The UK National Lottery operating license currently held by Camelot Group is set to expire in 2023. The UK Gambling Commission (UKGC) says the competitive bidding process for the coveted lottery permit is officially underway.
The UK lottery is the fifth-largest in the world in terms of revenue. Since its launch in 1994, more than £41 billion ($54.8 billion) has been raised for charitable causes. The next license, the Lottery’s fourth, seeks to build on that success by way of a new framework that maximizes players’ That is expected to result in higher revenues for the lottery and its beneficiaries.
Key changes for the fourth license include a fixed 10-year run. Camelot was awarded the National Lottery operating privileges in 1994. It has received two additional National Lottery licenses, with its current contract slated to end in two years.
The UKGC is developing incentives that will be included in the next lottery license contract that will encourage the licensee to make investments in new games and programs. The Gaming Commission is focused on maximizing performance and returns, while simultaneously protecting the brand.
The UKGC has issued an Invitation to Apply (ITA) notices to numerous domestic and international lottery operators. The documents explain how interested companies can apply, with the preferred applicant to be announced in September of 2021.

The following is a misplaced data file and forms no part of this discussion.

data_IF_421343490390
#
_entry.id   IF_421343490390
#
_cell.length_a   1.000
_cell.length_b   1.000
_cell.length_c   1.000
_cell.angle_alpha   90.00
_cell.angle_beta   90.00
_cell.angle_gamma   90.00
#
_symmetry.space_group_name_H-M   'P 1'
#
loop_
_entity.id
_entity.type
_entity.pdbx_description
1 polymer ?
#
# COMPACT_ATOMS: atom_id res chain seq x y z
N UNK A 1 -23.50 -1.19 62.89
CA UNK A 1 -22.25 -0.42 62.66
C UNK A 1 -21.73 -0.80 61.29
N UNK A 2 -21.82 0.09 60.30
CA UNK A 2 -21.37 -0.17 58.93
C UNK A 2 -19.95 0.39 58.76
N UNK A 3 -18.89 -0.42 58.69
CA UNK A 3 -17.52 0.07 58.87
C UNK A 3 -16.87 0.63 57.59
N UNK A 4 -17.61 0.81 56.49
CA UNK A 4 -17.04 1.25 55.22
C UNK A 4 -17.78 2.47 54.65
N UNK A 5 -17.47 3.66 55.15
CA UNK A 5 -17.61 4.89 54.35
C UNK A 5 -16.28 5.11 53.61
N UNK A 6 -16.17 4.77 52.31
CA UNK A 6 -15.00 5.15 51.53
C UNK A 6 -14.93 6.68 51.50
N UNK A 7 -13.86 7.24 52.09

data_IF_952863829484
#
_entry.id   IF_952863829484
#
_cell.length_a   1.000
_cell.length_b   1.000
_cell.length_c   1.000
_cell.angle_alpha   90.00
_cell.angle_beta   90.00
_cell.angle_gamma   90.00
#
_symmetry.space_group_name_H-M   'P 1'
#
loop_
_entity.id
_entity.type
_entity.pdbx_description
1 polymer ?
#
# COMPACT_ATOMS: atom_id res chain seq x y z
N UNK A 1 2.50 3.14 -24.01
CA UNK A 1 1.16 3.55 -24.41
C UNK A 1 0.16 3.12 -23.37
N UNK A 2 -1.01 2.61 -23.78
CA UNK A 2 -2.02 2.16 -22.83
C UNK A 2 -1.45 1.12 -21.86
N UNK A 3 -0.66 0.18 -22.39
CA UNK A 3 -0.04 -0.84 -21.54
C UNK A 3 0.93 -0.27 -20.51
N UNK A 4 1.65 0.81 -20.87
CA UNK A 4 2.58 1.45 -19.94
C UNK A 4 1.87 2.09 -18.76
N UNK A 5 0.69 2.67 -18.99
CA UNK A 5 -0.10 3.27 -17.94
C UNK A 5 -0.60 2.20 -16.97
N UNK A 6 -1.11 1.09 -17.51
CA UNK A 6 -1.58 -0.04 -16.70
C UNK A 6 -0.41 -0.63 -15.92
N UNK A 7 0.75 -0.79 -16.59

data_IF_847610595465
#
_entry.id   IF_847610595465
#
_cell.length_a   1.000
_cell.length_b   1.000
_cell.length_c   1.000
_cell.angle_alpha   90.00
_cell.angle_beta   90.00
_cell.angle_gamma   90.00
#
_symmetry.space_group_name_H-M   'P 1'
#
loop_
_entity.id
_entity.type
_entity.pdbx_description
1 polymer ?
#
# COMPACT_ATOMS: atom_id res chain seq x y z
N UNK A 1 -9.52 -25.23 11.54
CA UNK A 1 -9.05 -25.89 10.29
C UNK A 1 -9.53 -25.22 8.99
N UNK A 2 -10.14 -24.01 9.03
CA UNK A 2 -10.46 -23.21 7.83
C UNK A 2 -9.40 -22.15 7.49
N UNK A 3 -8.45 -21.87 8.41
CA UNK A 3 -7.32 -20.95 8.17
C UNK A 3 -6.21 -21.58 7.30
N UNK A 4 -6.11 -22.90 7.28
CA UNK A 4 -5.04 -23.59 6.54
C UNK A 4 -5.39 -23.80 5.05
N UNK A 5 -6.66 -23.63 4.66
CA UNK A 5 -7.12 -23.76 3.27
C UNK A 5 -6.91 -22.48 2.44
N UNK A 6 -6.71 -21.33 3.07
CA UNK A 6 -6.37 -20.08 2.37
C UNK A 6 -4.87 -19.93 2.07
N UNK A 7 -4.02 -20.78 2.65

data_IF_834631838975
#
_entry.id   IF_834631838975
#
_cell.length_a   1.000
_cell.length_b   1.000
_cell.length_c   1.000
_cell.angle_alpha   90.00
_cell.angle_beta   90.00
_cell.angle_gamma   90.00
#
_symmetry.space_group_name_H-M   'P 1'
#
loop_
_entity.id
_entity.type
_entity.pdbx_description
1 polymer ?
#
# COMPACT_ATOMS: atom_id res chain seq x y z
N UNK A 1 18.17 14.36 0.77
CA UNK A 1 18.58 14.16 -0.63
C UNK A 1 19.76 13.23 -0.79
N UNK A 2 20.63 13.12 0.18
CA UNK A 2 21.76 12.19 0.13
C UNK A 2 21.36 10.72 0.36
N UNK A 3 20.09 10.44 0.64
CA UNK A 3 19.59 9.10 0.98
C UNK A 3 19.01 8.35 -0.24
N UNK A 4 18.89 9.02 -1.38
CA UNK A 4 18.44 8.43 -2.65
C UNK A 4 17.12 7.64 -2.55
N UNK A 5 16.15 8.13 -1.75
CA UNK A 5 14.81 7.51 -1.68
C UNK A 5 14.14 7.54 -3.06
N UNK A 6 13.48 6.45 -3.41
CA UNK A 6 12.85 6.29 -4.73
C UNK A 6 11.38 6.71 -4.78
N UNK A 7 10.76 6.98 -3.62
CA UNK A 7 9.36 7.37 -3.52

End of Camelot Era?
Camelot has held the lone operating permit throughout the UK National Lottery’s 26-year history. While Camelot is the front-runner for the fourth term, it’s far from a done deal.
In 2018, the UKGC launched a global program to gauge interest amounts of businesses and investors in the future of the National Lottery. The UKGC is focused on limiting societal harm gambling might inflict on people, and recently announced plans to raise the lottery playing age from 16 to 18.
Camelot supports the higher minimum lottery age. The 18+ requirement is another key change to the fourth National Lottery license contract.
Throughout our market engagement, we have been encouraged by a healthy level of interest from a range of different parties, and we look forward to running a competitive process,” explained McArthur. Lottery operators that could make a bid include IGT and Scientific Games.
“The National Lottery is a national treasure. It has a reputation for providing enjoyable games and a high degree of player protection, as well as a rich history of prize giving and returns to good causes. We are determined to protect and build on the reputation of the National Lottery,” McArthur added.
Millionaires in the Making
Since 1994, the National Lottery says the nearly $55 billion in funds won have been distributed to good causes across the UK that have supported 565,000 projects. The Lottery says the proceeds help in “transforming lives and contributing to the arts, sport, heritage, and communities.”
The National Lottery has created 5,700 new millionaires since 1994 and awarded more than $100 billion in prize money.
“The fourth license competition will secure the National Lottery’s future, combining safe play with life-changing prizes,” stated Minister for Sports, Tourism and Heritage Nigel Huddleston. “Most importantly, it will help raise billions of more pounds to benefit people’s lives in villages, towns, and cities throughout the country.”